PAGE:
The Dirty Dust and Graveyard Clay by Máirtín Ó Cadhain
Rage by Zygmunt Miłoszewski
A Cup of Rage by Raduan Nassar
Zama by Antonio Di Benedetto
Savage Theories by Pola Oloixarac
The Queue by Basma Abdel Aziz
Moonstone by Sjón
Between Dog and Wolf by Sasha Sokolov
The Last Wolf by László Krasznahorkai
Vaseline Buddha by Jung Young Moon
Frontier by Can Xue
If you’re really interested and want to see my syllabus, let me know—happy to email it along!
Prose translators will likely disagree, but I believe translating poetry requires a significant level of talent, a commitment to the text, and near mania, all of which suggests that the undertaking is the greatest possible challenge. The task is to. . .
The biggest issues with books like The Subsidiary often have to do with their underpinnings—when we learn that Georges Perec wrote La Disparition without once using the letter E, we are impressed. Imagine such a task! It takes a high. . .
Following The Infatuations, Javier Marías’s latest novel seems, like those that have preceded it, an experiment to test fiction’s capacity to mesmerize with sombre-sexy atmospheres and ruminative elongated sentences stretched across windowless walls of paragraphs. Thus Bad Begins offers his. . .
Death by Water, Kenzaburo Oe’s latest novel to be translated into English, practically begs you to read it as autobiography. Like The Changeling, as well as many other works not yet released in English, Death by Water is narrated in. . .
Jocelyne Saucier’s Twenty-One Cardinals is about the type of unique, indestructible, and often tragic loyalty only found in families. For a brief but stunningly mesmerizing 169 pages, Twenty-One Cardinals invited me in to the haunting and intimate world of the. . .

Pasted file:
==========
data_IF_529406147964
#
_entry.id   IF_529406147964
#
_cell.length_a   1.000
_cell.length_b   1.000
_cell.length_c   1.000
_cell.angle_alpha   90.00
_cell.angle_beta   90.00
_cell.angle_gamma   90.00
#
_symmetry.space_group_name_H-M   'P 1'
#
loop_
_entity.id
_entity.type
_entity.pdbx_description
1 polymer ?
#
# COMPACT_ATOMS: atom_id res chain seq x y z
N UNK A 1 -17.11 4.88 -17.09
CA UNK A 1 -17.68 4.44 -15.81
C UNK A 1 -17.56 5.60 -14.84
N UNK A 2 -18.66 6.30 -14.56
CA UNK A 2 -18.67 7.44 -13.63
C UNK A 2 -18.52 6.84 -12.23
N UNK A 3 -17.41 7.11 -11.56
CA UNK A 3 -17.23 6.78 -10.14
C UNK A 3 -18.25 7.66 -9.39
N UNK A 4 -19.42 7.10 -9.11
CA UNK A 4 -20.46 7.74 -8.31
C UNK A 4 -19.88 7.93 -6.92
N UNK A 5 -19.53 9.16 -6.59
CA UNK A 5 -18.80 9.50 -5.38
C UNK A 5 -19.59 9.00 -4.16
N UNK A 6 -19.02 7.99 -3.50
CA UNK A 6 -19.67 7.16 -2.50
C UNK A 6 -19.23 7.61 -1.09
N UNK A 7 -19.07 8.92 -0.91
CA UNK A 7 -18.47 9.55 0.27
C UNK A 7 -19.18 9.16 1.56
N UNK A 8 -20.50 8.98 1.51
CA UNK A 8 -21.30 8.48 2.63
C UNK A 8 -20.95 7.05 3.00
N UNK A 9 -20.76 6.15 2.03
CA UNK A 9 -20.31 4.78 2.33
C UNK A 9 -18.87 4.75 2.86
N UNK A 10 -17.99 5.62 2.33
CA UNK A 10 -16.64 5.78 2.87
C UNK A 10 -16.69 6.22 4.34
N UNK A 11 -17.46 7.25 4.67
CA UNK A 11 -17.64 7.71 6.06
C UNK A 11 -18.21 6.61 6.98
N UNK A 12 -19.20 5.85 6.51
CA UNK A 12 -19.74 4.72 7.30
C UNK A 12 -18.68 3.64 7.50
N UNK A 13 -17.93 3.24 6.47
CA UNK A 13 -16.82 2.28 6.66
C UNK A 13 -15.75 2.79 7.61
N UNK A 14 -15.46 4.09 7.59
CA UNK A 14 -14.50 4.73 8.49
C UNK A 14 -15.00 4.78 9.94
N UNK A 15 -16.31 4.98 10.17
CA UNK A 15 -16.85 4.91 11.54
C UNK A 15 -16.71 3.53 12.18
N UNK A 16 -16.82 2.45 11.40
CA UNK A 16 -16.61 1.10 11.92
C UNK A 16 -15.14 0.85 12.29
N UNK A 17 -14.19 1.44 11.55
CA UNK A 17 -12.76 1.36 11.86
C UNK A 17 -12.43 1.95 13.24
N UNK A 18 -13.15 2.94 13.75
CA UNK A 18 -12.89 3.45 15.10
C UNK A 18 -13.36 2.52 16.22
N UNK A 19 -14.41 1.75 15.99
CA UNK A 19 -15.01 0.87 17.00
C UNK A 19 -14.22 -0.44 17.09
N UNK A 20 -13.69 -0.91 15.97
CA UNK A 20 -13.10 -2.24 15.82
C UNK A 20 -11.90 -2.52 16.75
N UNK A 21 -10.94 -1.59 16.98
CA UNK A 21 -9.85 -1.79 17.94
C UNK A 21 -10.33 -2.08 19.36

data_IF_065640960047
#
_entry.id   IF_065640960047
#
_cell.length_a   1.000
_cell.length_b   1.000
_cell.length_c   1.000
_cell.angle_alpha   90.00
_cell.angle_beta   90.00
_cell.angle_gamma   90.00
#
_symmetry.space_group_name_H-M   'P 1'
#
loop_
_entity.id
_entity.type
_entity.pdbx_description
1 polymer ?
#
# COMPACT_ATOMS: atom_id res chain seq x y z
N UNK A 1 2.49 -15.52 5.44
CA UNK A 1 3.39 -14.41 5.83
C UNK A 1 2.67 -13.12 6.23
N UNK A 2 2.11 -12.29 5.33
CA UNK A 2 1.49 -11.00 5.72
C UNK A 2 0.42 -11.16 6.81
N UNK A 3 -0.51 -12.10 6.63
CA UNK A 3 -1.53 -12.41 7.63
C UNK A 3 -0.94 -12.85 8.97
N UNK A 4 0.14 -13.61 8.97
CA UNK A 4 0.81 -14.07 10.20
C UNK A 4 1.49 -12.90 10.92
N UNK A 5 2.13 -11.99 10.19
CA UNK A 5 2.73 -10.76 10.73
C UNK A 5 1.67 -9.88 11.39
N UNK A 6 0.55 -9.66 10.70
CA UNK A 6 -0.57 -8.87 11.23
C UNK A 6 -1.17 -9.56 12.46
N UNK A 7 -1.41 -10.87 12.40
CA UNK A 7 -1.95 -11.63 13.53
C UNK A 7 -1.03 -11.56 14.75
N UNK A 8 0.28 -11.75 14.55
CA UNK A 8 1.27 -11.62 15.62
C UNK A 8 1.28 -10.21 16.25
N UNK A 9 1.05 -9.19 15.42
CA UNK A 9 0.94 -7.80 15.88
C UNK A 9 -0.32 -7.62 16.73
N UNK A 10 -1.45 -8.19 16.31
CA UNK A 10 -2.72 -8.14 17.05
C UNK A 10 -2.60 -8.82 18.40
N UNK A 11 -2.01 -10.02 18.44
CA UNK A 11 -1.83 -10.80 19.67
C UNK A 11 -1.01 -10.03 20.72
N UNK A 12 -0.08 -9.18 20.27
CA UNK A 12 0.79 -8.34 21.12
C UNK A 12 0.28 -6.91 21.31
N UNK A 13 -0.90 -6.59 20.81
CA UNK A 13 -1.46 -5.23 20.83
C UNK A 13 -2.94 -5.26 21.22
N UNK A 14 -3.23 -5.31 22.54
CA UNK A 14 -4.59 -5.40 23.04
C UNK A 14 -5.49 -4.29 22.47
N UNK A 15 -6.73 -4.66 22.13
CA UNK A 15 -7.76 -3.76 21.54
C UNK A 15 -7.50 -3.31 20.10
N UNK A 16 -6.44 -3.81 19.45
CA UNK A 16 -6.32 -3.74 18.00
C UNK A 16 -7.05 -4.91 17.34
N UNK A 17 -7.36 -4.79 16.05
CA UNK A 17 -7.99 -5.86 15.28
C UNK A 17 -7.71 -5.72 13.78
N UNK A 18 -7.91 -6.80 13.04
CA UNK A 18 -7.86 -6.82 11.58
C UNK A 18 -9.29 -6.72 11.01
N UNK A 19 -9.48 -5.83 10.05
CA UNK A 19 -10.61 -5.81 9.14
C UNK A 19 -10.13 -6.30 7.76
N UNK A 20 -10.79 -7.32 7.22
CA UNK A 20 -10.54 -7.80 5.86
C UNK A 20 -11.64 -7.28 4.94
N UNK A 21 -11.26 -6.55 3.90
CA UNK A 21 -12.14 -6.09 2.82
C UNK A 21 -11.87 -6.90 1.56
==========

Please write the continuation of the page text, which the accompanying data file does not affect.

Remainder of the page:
We know so very little; so little that what we think to be knowledge is hardly worth reckoning with at all; instead we ought to settle for being pleasantly surprised if, on the edge of things, against all expectations, our. . .
Many of Virginie Despentes’s books revolve around the same central idea: “To be born a woman [is] the worst fate in practically every society.” But this message is nearly always packaged in easy-to-read books that fill you with the pleasure. . .
Ilja Leonard Pfeijffer’s La Superba is appropriately titled after the Italian city of Genoa, where, after escaping the pressures of fame in his own country, the semi-autobiographical narrator finds himself cataloguing the experiences of its mesmerizing inhabitants with the intention. . .
It took reading 44 pages of Intervenir/Intervene before I began to get a sense of what Dolores Dorantes and Rodrigo Flores Sánchez were up to. Recurring throughout these 44 pages—throughout the entire book—are shovels, shovel smacks to the face, lobelias—aha!. . .
As presaged by its title, contradiction is the theme of Peter Stamm’s novel, All Days Are Night. Gillian, a well-known television personality, remains unknowable to herself. And Hubert, a frustrated artist and Gillian’s lover, creates art through the process of. . .